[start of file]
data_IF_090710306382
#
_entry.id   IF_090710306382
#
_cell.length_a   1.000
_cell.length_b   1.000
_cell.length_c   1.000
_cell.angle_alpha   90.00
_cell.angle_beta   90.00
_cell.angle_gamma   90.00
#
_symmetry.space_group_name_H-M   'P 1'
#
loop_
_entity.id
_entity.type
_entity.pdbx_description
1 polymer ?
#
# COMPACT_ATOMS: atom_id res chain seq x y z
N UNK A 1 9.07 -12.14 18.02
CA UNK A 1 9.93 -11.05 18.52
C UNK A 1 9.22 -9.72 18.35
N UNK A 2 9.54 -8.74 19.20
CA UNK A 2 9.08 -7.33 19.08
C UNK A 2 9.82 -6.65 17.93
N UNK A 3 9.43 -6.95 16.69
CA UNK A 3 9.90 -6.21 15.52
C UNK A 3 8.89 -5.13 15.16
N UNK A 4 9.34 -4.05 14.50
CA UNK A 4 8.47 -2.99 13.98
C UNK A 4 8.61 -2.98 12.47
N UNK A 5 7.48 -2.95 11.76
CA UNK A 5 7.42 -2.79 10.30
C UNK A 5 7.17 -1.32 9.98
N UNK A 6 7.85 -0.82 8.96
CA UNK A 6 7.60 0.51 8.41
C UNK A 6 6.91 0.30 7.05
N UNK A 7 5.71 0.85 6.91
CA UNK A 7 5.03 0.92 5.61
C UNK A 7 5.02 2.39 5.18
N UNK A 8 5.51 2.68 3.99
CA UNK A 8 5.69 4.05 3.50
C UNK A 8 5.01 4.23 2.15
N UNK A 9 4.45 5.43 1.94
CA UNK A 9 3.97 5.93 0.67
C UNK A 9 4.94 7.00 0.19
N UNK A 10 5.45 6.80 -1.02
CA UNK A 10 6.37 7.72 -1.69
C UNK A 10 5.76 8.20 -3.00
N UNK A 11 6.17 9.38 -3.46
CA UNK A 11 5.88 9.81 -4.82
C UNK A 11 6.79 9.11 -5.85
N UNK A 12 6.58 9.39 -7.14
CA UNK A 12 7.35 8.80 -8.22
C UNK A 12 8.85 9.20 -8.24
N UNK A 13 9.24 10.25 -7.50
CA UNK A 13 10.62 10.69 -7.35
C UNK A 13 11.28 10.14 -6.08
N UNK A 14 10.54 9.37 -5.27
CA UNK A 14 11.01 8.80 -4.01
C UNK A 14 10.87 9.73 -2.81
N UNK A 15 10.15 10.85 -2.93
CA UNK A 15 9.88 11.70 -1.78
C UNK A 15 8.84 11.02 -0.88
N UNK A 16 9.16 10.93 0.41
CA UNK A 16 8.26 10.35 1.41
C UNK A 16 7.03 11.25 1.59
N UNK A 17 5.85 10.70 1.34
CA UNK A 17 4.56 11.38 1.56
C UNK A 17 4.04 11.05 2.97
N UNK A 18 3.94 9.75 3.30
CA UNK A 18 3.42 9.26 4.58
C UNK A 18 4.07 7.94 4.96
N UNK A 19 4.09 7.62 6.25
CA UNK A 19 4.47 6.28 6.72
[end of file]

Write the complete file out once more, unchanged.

data_IF_090710306382
#
_entry.id   IF_090710306382
#
_cell.length_a   1.000
_cell.length_b   1.000
_cell.length_c   1.000
_cell.angle_alpha   90.00
_cell.angle_beta   90.00
_cell.angle_gamma   90.00
#
_symmetry.space_group_name_H-M   'P 1'
#
loop_
_entity.id
_entity.type
_entity.pdbx_description
1 polymer ?
#
# COMPACT_ATOMS: atom_id res chain seq x y z
N UNK A 1 9.07 -12.14 18.02
CA UNK A 1 9.93 -11.05 18.52
C UNK A 1 9.22 -9.72 18.35
N UNK A 2 9.54 -8.74 19.20
CA UNK A 2 9.08 -7.33 19.08
C UNK A 2 9.82 -6.65 17.93
N UNK A 3 9.43 -6.95 16.69
CA UNK A 3 9.90 -6.21 15.52
C UNK A 3 8.89 -5.13 15.16
N UNK A 4 9.34 -4.05 14.50
CA UNK A 4 8.47 -2.99 13.98
C UNK A 4 8.61 -2.98 12.47
N UNK A 5 7.48 -2.95 11.76
CA UNK A 5 7.42 -2.79 10.30
C UNK A 5 7.17 -1.32 9.98
N UNK A 6 7.85 -0.82 8.96
CA UNK A 6 7.60 0.51 8.41
C UNK A 6 6.91 0.30 7.05
N UNK A 7 5.71 0.85 6.91
CA UNK A 7 5.03 0.92 5.61
C UNK A 7 5.02 2.39 5.18
N UNK A 8 5.51 2.68 3.99
CA UNK A 8 5.69 4.05 3.50
C UNK A 8 5.01 4.23 2.15
N UNK A 9 4.45 5.43 1.94
CA UNK A 9 3.97 5.93 0.67
C UNK A 9 4.94 7.00 0.19
N UNK A 10 5.45 6.80 -1.02
CA UNK A 10 6.37 7.72 -1.69
C UNK A 10 5.76 8.20 -3.00
N UNK A 11 6.17 9.38 -3.46
CA UNK A 11 5.88 9.81 -4.82
C UNK A 11 6.79 9.11 -5.85
N UNK A 12 6.58 9.39 -7.14
CA UNK A 12 7.35 8.80 -8.22
C UNK A 12 8.85 9.20 -8.24
N UNK A 13 9.24 10.25 -7.50
CA UNK A 13 10.62 10.69 -7.35
C UNK A 13 11.28 10.14 -6.08
N UNK A 14 10.54 9.37 -5.27
CA UNK A 14 11.01 8.80 -4.01
C UNK A 14 10.87 9.73 -2.81
N UNK A 15 10.15 10.85 -2.93
CA UNK A 15 9.88 11.70 -1.78
C UNK A 15 8.84 11.02 -0.88
N UNK A 16 9.16 10.93 0.41
CA UNK A 16 8.26 10.35 1.41
C UNK A 16 7.03 11.25 1.59
N UNK A 17 5.85 10.70 1.34
CA UNK A 17 4.56 11.38 1.56
C UNK A 17 4.04 11.05 2.97
N UNK A 18 3.94 9.75 3.30
CA UNK A 18 3.42 9.26 4.58
C UNK A 18 4.07 7.94 4.96
N UNK A 19 4.09 7.62 6.25
CA UNK A 19 4.47 6.28 6.72